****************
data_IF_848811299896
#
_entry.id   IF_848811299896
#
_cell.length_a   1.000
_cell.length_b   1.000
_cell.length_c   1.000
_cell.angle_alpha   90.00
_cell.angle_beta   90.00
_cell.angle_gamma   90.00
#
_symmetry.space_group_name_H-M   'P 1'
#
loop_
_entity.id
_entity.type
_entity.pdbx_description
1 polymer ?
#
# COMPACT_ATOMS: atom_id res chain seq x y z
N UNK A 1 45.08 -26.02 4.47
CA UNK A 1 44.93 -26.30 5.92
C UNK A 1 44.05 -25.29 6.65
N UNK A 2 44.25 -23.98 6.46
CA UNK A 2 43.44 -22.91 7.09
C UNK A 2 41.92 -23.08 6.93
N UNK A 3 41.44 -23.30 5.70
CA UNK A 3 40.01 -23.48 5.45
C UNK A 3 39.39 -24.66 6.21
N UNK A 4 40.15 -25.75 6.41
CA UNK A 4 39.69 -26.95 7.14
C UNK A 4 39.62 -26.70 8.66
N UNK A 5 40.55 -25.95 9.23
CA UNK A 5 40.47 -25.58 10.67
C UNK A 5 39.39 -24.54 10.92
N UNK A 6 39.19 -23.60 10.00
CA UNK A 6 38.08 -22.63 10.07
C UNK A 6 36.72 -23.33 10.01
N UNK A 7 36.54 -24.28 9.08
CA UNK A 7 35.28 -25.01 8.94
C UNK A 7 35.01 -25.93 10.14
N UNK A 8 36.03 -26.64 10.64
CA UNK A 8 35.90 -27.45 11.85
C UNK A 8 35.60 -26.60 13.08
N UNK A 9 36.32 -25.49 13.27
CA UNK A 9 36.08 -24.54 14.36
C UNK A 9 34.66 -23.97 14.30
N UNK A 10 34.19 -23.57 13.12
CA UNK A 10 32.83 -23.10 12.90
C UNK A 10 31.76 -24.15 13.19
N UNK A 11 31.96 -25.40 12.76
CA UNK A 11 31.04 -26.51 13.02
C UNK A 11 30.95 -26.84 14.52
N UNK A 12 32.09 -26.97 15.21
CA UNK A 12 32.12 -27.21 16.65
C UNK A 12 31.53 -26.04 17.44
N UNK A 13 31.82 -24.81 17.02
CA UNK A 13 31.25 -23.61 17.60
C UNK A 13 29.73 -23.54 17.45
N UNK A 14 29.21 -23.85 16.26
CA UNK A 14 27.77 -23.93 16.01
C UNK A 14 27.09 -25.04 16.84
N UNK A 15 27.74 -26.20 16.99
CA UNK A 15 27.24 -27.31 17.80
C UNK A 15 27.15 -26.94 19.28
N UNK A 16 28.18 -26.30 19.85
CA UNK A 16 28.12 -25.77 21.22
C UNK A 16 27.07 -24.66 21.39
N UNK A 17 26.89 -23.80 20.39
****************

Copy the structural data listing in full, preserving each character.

data_IF_848811299896
#
_entry.id   IF_848811299896
#
_cell.length_a   1.000
_cell.length_b   1.000
_cell.length_c   1.000
_cell.angle_alpha   90.00
_cell.angle_beta   90.00
_cell.angle_gamma   90.00
#
_symmetry.space_group_name_H-M   'P 1'
#
loop_
_entity.id
_entity.type
_entity.pdbx_description
1 polymer ?
#
# COMPACT_ATOMS: atom_id res chain seq x y z
N UNK A 1 45.08 -26.02 4.47
CA UNK A 1 44.93 -26.30 5.92
C UNK A 1 44.05 -25.29 6.65
N UNK A 2 44.25 -23.98 6.46
CA UNK A 2 43.44 -22.91 7.09
C UNK A 2 41.92 -23.08 6.93
N UNK A 3 41.44 -23.30 5.70
CA UNK A 3 40.01 -23.48 5.45
C UNK A 3 39.39 -24.66 6.21
N UNK A 4 40.15 -25.75 6.41
CA UNK A 4 39.69 -26.95 7.14
C UNK A 4 39.62 -26.70 8.66
N UNK A 5 40.55 -25.95 9.23
CA UNK A 5 40.47 -25.58 10.67
C UNK A 5 39.39 -24.54 10.92
N UNK A 6 39.19 -23.60 10.00
CA UNK A 6 38.08 -22.63 10.07
C UNK A 6 36.72 -23.33 10.01
N UNK A 7 36.54 -24.28 9.08
CA UNK A 7 35.28 -25.01 8.94
C UNK A 7 35.01 -25.93 10.14
N UNK A 8 36.03 -26.64 10.64
CA UNK A 8 35.90 -27.45 11.85
C UNK A 8 35.60 -26.60 13.08
N UNK A 9 36.32 -25.49 13.27
CA UNK A 9 36.08 -24.54 14.36
C UNK A 9 34.66 -23.97 14.30
N UNK A 10 34.19 -23.57 13.12
CA UNK A 10 32.83 -23.10 12.90
C UNK A 10 31.76 -24.15 13.19
N UNK A 11 31.96 -25.40 12.76
CA UNK A 11 31.04 -26.51 13.02
C UNK A 11 30.95 -26.84 14.52
N UNK A 12 32.09 -26.97 15.21
CA UNK A 12 32.12 -27.21 16.65
C UNK A 12 31.53 -26.04 17.44
N UNK A 13 31.82 -24.81 17.02
CA UNK A 13 31.25 -23.61 17.60
C UNK A 13 29.73 -23.54 17.45
N UNK A 14 29.21 -23.85 16.26
CA UNK A 14 27.77 -23.93 16.01
C UNK A 14 27.09 -25.04 16.84
N UNK A 15 27.74 -26.20 16.99
CA UNK A 15 27.24 -27.31 17.80
C UNK A 15 27.15 -26.94 19.28
N UNK A 16 28.18 -26.30 19.85
CA UNK A 16 28.12 -25.77 21.22
C UNK A 16 27.07 -24.66 21.39
N UNK A 17 26.89 -23.80 20.39